Advanced Pediatric Therapies


Toothbrushing: Making it easier

To you, it's a simple toothbrush.  To your child, it may be a feared object.

To you, it’s a simple toothbrush. To your child, it may be a feared object.

For our kids, toothbrushing can be extremely stressful.  It’s an invasive process that a child can perceive as highly unpleasant or even painful.  Figuring out what is causing the distress is key to providing the best environment, equipment  and techniques to make toothbrushing more pleasant for the whole family.

Firstly, is your child a sensory seeker or do they have sensory defensiveness in his or her mouth?  If you don’t know the answer to this question, ask for guidance from your occupational therapist.  Generally, however, sensory seekers tend to seek movement, are constantly on the go and can be difficult to calm down.  A sensory seeking child is more likely to mouth non-food objects and grind their teeth (aka “bruxism”).  Also, a sensory seeking child may have a hard time standing still to just brush their teeth at all.  These kids do best with vibrating toothbrushes, a wide toothbrush or a toothbrush that sings songs (yes,some do).  You can also sing a song (one that is long enough for an average toothbrushing or at least a minute).  Allowing your child to move around while brushing is also helpful.  A timer is a good way to get them to know when they are finished.

For a child with sensory defensiveness, brushing teeth can range from pretty unpleasant to almost unbearable.  Often these kids don’t move food around in their mouths well, can have low tone in their mouths and tend to have a very limited repertoire when it comes to textures.  Try these ideas to help your child become more comfortable with having a toothbrush in their mouth:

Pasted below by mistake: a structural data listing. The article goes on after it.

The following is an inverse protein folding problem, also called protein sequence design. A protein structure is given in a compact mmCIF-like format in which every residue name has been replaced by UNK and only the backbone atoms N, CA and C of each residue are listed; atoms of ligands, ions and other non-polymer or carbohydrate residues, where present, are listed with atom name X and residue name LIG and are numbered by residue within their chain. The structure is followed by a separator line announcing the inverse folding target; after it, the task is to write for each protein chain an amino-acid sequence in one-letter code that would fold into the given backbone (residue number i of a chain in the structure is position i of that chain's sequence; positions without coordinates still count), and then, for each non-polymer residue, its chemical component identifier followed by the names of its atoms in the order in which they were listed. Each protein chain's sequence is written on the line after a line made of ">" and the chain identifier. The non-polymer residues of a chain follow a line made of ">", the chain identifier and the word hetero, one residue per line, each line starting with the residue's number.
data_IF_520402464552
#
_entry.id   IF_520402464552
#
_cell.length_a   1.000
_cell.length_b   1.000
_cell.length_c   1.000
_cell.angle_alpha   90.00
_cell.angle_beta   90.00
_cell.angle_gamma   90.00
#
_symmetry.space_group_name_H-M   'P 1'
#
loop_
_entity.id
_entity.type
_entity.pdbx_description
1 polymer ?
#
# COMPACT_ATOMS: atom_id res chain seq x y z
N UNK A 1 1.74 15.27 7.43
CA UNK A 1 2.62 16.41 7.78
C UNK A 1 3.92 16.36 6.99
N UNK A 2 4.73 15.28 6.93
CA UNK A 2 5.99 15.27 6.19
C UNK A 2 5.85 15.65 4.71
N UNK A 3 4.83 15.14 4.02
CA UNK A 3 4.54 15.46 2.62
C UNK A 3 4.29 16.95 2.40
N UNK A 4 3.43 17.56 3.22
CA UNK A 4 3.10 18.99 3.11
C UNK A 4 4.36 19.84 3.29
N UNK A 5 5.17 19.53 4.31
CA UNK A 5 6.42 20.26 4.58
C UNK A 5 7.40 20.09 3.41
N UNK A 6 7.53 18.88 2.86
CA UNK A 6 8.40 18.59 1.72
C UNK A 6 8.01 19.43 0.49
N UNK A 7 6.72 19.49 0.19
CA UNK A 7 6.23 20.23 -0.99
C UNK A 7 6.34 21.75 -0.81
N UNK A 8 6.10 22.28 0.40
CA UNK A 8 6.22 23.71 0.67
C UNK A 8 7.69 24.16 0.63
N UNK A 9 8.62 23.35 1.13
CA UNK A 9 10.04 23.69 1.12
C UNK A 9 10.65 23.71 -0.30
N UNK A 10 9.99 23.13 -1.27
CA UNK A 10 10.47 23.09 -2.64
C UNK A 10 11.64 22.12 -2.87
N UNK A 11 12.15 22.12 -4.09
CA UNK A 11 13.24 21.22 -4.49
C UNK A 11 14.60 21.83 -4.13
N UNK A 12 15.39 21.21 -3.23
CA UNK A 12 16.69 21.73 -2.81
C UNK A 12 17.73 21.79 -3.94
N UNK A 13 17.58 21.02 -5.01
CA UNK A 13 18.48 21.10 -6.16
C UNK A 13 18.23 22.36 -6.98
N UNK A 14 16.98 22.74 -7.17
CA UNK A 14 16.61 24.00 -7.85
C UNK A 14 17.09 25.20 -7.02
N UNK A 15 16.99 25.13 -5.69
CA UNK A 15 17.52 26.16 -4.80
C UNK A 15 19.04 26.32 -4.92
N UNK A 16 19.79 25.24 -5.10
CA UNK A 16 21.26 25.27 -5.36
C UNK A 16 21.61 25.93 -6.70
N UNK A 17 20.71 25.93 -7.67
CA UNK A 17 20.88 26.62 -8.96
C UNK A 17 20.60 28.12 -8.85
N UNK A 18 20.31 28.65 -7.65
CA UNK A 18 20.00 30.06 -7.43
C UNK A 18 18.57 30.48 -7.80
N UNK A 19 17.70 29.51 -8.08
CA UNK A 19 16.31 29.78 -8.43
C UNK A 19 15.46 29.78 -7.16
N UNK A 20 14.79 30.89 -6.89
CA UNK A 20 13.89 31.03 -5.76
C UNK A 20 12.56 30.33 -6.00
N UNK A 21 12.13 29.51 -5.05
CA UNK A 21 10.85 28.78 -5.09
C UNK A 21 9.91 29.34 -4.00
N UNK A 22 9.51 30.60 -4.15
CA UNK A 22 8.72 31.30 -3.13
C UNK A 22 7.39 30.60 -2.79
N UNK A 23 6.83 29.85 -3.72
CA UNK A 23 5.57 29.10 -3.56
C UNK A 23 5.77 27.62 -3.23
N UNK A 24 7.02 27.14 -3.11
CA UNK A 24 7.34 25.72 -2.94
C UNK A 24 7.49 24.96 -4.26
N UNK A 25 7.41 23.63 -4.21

1.  Stand behind your child and give firm pressure to the back of their head using both your hands.  It should be calming touch and hold for a count of five.  Repeat X3 and try to do as often as possible.  This is done to provide counter calming touch to the back of the child’s head that feels good.

2.  Once your child tolerates that touch, begin providing the same firm and calming pressure to other areas, such as forehead and face, below the ear and lower cheeks.  Then, using calm strokes and consistent pressure, make deep sweeping motions from the ears to the chin.  Finally, add deep pressure to the lower lip, upper lip and cheek bones.

3.   When you get to the lips, repeat the previous steps using a warm wash cloth.

4.  Once your child can tolerate the warm wash cloth on their lips, try having them accept it into their mouth.  You can make it a game by having your child pretend to be a pet who licks then chews on or bites the wash cloth.

5.  Once your child can accept you touching the front and side teeth with a washcloth, then introduce the toothbrush.  Go slowly.  This process may need to be done over and over.  Do your best to make it fun.  Don’t use toothpaste yet.

6.  There are a huge variety of pieces of equipment which are helpful.  Ask your occupational therapist, speech therapist and your dentist for guidance.  These are preliminary ideas to help get a toothbrush into your child’s mouth without force.  There are many other approaches and techniques which can be useful.  Go into it with a deep breath and an open mind, despite the stress you may be feeling about your child’s dental health.

Thanks to and Delta Dental for some of the tips.


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